Carl Icahn thinks there's only one person who should run Motorola Inc. and that's Carl Icahn.
As a result, it's doubtful the billionaire investor, who has been dueling with Motorola management since last year, will be placated by the company's plan to split itself into two publicly-traded companies--a cell phone business and a company that sells cable TV set-top boxes and other electronic devices.
In many ways, a company bust-up is what Icahn has been advocating since he started wolfing down about six percent of Motorola shares while baring his teeth at management. In recent days, Icahn has sued the company to obtain crucial documents, which he intends to use in an attempt to win four seats on Motorola's board.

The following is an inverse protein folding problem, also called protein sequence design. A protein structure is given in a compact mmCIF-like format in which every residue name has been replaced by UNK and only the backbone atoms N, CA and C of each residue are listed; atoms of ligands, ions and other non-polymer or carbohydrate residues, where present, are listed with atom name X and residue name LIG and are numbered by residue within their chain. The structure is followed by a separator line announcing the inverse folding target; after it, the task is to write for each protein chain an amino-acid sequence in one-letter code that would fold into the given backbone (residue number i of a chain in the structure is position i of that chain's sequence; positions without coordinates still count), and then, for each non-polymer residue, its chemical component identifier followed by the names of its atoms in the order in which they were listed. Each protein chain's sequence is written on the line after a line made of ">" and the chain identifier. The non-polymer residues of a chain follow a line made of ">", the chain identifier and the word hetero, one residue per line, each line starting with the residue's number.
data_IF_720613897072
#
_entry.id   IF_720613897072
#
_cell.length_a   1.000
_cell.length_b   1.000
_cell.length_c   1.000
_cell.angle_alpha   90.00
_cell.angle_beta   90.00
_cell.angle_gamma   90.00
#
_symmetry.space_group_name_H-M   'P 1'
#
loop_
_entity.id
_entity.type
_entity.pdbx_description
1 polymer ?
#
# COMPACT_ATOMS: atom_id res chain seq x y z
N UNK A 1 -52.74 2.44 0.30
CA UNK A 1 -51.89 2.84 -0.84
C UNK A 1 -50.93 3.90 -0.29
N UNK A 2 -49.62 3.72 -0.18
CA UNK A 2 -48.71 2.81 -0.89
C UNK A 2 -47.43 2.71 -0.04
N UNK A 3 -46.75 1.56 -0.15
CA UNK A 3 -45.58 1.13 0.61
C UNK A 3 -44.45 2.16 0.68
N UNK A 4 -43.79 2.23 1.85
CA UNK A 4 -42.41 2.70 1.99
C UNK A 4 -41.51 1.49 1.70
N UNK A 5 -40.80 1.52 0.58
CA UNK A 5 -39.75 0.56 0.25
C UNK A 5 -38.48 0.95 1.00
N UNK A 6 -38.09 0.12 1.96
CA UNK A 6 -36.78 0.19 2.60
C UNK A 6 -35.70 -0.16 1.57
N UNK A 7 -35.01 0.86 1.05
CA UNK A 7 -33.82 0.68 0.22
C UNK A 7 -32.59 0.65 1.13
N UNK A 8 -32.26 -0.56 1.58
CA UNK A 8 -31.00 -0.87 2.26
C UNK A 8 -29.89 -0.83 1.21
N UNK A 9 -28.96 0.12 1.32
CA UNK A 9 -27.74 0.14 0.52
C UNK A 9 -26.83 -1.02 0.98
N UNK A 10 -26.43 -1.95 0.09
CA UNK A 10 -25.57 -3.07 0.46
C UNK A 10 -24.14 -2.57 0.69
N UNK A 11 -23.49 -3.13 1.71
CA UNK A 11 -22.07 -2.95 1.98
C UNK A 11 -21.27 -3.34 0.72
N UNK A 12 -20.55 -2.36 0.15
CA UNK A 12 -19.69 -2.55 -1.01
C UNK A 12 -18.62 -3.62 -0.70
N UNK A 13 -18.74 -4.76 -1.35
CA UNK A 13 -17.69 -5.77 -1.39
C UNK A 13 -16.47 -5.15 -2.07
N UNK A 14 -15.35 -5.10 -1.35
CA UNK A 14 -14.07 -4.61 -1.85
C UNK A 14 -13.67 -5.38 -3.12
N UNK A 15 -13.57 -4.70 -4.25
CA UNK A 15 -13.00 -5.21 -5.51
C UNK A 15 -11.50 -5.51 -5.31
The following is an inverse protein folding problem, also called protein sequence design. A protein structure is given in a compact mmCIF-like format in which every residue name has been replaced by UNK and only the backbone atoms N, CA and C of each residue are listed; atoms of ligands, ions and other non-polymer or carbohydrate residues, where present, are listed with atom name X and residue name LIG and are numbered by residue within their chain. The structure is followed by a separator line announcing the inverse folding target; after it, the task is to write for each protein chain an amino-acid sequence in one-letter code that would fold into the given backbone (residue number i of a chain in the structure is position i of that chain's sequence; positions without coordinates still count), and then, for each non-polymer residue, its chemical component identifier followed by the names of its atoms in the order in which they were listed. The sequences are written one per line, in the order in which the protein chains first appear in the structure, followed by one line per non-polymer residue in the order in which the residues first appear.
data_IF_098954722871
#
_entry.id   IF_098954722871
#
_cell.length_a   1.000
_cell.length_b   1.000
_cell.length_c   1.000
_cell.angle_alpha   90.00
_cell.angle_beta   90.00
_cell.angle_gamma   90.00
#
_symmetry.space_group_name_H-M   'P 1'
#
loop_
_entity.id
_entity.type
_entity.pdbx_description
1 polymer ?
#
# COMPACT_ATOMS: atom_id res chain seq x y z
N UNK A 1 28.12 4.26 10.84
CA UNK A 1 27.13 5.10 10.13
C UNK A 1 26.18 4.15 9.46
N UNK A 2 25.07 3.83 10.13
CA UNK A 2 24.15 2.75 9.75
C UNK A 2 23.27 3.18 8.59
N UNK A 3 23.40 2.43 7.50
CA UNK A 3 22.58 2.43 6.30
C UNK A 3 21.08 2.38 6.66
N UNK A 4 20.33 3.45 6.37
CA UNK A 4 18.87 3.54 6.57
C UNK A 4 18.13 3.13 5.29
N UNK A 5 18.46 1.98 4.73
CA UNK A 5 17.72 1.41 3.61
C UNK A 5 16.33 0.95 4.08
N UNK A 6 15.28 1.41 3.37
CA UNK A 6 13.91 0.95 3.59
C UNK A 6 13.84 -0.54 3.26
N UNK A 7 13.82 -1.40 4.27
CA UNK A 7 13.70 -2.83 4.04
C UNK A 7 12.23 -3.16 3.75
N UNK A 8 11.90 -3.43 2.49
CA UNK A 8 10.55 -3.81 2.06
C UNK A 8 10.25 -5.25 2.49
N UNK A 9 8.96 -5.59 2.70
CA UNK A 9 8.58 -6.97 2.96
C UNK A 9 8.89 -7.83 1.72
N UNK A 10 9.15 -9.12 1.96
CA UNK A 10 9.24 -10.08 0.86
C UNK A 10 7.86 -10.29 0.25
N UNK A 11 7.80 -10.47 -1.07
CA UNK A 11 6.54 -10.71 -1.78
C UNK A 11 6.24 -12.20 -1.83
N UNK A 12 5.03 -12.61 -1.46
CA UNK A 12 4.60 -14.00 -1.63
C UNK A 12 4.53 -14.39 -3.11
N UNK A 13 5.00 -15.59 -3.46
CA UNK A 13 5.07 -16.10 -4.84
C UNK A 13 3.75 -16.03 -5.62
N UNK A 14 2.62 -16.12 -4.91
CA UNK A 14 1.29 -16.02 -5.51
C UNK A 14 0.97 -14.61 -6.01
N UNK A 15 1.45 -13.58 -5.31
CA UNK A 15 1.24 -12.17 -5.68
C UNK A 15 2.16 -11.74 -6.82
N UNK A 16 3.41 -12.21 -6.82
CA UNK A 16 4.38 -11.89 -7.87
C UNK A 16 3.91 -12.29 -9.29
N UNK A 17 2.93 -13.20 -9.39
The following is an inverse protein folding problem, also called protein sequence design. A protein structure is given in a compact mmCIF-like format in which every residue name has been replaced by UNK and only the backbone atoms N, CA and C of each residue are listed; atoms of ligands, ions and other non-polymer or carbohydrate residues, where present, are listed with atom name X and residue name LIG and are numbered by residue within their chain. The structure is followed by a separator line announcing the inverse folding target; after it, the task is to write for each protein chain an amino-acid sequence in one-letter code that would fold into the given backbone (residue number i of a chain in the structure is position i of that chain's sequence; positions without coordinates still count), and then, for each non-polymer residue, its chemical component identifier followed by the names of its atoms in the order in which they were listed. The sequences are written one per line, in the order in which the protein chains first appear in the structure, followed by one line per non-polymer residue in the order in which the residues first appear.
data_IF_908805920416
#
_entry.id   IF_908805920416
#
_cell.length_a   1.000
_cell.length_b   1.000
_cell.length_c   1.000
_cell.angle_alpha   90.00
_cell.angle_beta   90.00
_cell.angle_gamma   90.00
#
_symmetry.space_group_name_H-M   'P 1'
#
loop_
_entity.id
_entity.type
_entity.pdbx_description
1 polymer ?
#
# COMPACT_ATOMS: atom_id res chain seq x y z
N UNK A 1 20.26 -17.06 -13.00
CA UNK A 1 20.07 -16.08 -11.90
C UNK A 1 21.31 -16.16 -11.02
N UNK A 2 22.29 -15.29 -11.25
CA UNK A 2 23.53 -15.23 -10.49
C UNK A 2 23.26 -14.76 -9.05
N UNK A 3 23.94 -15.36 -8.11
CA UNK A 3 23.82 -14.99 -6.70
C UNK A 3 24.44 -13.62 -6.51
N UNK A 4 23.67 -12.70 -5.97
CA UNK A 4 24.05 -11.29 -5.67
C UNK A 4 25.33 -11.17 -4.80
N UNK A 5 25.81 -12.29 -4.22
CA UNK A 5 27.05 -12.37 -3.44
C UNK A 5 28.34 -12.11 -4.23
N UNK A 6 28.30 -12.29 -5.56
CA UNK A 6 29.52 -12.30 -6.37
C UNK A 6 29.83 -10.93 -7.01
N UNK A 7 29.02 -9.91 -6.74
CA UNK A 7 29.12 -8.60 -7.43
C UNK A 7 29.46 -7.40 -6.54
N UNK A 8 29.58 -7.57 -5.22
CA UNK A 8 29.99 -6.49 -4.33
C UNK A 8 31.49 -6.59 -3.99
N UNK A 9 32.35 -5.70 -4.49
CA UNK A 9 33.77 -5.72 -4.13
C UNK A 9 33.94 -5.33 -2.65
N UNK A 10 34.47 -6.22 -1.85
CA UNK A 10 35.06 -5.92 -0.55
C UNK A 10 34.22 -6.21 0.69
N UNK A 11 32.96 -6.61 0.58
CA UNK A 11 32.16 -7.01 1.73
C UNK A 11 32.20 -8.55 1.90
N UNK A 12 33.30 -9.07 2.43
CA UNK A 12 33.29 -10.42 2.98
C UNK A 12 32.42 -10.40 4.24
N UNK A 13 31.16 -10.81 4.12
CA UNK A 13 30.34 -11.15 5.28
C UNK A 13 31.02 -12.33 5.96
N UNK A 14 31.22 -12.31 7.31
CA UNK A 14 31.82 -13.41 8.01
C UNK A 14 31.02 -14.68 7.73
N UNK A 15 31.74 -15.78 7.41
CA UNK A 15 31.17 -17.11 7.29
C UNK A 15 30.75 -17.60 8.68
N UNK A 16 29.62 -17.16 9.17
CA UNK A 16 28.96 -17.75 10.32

Why would Icahn allow the management he's been fighting to run either company? Already his handiwork helped oust Ed Zander as Moto's CEO so why stop there?
Instead, Icahn may seek to have himself, or a proxy like his son, head one or both of the newly-formed companies. Or maybe he'll say forget about a restructuring, push for an outright sale of the company and move on.
Right now, Icahn is mum about the proposed Motorola split. But chances are he's only begun to fight.